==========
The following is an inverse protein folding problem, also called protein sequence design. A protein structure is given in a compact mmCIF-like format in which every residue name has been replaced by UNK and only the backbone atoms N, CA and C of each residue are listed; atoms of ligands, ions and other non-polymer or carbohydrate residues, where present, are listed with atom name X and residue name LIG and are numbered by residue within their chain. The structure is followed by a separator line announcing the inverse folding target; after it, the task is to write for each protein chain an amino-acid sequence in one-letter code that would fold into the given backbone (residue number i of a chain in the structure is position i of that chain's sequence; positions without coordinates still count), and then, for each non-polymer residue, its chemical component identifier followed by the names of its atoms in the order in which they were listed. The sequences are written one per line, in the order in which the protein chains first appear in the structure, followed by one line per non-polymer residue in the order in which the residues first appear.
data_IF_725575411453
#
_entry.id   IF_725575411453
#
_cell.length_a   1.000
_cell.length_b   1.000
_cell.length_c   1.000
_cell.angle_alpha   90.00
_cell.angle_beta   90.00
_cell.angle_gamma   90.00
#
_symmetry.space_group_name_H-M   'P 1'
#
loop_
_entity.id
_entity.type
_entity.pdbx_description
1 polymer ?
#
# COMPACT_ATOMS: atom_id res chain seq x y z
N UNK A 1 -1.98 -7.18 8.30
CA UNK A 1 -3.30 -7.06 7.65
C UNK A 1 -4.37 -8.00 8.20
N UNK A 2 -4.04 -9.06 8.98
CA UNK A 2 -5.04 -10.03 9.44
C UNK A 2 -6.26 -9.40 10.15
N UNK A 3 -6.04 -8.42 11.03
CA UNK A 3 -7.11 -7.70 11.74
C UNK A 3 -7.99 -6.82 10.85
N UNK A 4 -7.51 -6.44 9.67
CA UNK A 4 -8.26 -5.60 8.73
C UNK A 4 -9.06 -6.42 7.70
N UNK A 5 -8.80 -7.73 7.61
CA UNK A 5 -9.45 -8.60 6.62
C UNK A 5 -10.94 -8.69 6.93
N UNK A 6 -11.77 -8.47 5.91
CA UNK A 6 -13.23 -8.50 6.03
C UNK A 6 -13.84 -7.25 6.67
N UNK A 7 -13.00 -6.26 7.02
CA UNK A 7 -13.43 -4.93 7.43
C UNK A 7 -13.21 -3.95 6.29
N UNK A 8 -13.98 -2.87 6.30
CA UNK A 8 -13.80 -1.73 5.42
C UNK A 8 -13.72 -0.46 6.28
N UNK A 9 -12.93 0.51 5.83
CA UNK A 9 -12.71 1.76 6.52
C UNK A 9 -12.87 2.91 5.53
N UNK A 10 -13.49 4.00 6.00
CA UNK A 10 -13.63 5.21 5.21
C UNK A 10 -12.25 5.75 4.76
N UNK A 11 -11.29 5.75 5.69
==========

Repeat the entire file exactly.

The following is an inverse protein folding problem, also called protein sequence design. A protein structure is given in a compact mmCIF-like format in which every residue name has been replaced by UNK and only the backbone atoms N, CA and C of each residue are listed; atoms of ligands, ions and other non-polymer or carbohydrate residues, where present, are listed with atom name X and residue name LIG and are numbered by residue within their chain. The structure is followed by a separator line announcing the inverse folding target; after it, the task is to write for each protein chain an amino-acid sequence in one-letter code that would fold into the given backbone (residue number i of a chain in the structure is position i of that chain's sequence; positions without coordinates still count), and then, for each non-polymer residue, its chemical component identifier followed by the names of its atoms in the order in which they were listed. The sequences are written one per line, in the order in which the protein chains first appear in the structure, followed by one line per non-polymer residue in the order in which the residues first appear.
data_IF_725575411453
#
_entry.id   IF_725575411453
#
_cell.length_a   1.000
_cell.length_b   1.000
_cell.length_c   1.000
_cell.angle_alpha   90.00
_cell.angle_beta   90.00
_cell.angle_gamma   90.00
#
_symmetry.space_group_name_H-M   'P 1'
#
loop_
_entity.id
_entity.type
_entity.pdbx_description
1 polymer ?
#
# COMPACT_ATOMS: atom_id res chain seq x y z
N UNK A 1 -1.98 -7.18 8.30
CA UNK A 1 -3.30 -7.06 7.65
C UNK A 1 -4.37 -8.00 8.20
N UNK A 2 -4.04 -9.06 8.98
CA UNK A 2 -5.04 -10.03 9.44
C UNK A 2 -6.26 -9.40 10.15
N UNK A 3 -6.04 -8.42 11.03
CA UNK A 3 -7.11 -7.70 11.74
C UNK A 3 -7.99 -6.82 10.85
N UNK A 4 -7.51 -6.44 9.67
CA UNK A 4 -8.26 -5.60 8.73
C UNK A 4 -9.06 -6.42 7.70
N UNK A 5 -8.80 -7.73 7.61
CA UNK A 5 -9.45 -8.60 6.62
C UNK A 5 -10.94 -8.69 6.93
N UNK A 6 -11.77 -8.47 5.91
CA UNK A 6 -13.23 -8.50 6.03
C UNK A 6 -13.84 -7.25 6.67
N UNK A 7 -13.00 -6.26 7.02
CA UNK A 7 -13.43 -4.93 7.43
C UNK A 7 -13.21 -3.95 6.29
N UNK A 8 -13.98 -2.87 6.30
CA UNK A 8 -13.80 -1.73 5.42
C UNK A 8 -13.72 -0.46 6.28
N UNK A 9 -12.93 0.51 5.83
CA UNK A 9 -12.71 1.76 6.52
C UNK A 9 -12.87 2.91 5.53
N UNK A 10 -13.49 4.00 6.00
CA UNK A 10 -13.63 5.21 5.21
C UNK A 10 -12.25 5.75 4.76
N UNK A 11 -11.29 5.75 5.69